Make these beautiful dyed eggs at home using ingredients from your garden

Fancy Greek Easter eggs_20170419 (4)
Makes:  6-8 eggs for display
Fresh from the garden:  eggs, onions, soft herbs such as parsley, mint, thyme
Season:  Summer/Autumn

It's great fun to dye eggs for Greek Easter and all Greek delicatessens sell red dye in paper envelopes. This recipe uses onion skin dye and leaf stencils. It doesn’t matter if the onion skins are yellow, brown or red, the eggs always end up a beautiful burnished copper colour. The colour shows up best on eggs with white shells. Try adding some of these other ingredients to the onion skins to see if they change the colour of the dye: sumac, saffron, turmeric, dried hibiscus flowers, rosehip, dandelion root, beetroot or ripe blackberries.

Ingredients

Nothing beats using your own fresh produce or materials around the house.
If you’re missing a thing or two, tick the items you need to add to your shopping list.
If possible, your equipment should be stainless steel to avoid staining from the dye.

Equipment

What to do

  • If you don't want to use uncooked eggs, you can make more traditional Greek Easter eggs and boil the eggs without the stencils.

  • 1.Place the onion skins in the large saucepan with the vinegar and water.

  • 2. Slowly bring to the boil, then reduce the heat and simmer with the lid on for 30 minutes.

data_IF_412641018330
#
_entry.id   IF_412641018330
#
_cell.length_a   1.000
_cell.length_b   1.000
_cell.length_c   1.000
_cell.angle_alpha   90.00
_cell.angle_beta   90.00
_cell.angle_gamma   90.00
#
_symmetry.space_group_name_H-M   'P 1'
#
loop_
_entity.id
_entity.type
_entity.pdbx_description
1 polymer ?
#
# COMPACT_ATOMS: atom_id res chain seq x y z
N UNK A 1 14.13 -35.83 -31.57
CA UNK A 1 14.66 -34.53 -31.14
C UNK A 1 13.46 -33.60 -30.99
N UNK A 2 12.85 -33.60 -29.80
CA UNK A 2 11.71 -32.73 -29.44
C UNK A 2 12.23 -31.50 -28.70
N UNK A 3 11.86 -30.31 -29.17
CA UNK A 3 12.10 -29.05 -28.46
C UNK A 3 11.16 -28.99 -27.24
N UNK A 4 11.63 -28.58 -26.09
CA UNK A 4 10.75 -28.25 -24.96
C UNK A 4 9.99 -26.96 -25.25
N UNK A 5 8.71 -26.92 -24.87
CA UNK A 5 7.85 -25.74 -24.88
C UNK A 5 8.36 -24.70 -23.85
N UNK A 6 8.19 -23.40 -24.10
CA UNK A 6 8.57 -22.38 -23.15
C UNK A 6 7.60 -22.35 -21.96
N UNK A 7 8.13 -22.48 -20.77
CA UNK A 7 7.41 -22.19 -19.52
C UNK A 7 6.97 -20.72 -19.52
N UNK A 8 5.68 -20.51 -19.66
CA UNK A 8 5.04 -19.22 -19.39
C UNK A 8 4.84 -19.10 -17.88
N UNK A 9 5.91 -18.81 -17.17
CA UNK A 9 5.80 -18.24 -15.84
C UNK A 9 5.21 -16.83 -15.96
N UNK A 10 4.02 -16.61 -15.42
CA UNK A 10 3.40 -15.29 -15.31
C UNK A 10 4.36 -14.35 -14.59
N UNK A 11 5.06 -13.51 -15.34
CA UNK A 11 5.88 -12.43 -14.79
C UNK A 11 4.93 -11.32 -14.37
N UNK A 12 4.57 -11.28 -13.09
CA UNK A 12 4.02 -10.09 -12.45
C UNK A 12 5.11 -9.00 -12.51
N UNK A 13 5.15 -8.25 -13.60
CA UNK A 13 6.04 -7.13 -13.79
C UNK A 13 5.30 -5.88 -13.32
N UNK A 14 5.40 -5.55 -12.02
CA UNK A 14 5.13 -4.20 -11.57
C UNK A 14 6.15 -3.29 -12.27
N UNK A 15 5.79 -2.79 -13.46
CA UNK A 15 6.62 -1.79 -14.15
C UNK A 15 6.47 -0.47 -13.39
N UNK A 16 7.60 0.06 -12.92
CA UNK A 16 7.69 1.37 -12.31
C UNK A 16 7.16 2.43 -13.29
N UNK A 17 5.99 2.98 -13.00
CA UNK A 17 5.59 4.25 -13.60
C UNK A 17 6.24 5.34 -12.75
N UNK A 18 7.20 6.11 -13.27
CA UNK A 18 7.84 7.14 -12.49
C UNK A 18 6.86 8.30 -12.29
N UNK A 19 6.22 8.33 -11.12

• 3. Strain the liquid into the mixing bowl, then set aside to cool to room temperature. Throw the onion skins on the compost. This requires adult supervision.

  • 4. Tie a tight knot at one end of each length of stocking to make a bag

  • 5. Gently smooth a leaf over each egg and secure it in position by slipping it in a stocking bag and tying off the other end. (Stretch and twist the end of the stocking when you make the knot to keep the bag taut over the egg.)

  • 6. Carefully place the eggs in the small saucepan – they should fit in a single layer without too much extra space.

  • 7. Pour the dye over the eggs – it should cover the eggs completely

  • 8. Slowly bring the eggs to the boil, then reduce the heat and simmer, covered, for 12 minutes.

  • 9. Remove from the heat. For a deeper colour, leave the eggs to steep for an extra 10 minutes, or leave the eggs to cool completely, then transfer to the fridge to steep for even longer.

  • 10. Set out the wire rack with a plate or tray underneath to catch any drips. Use the slotted spoon to lift the eggs out of the dye and place them on the rack.

  • 11. When the eggs are completely cold and dry, cut each knot and remove the nylon stocking and leaf.

  • 12. Put a little olive oil on a piece of paper towel and rub the eggs to make them shine.

  • 13. Polish the eggs lightly with another piece of paper towel.

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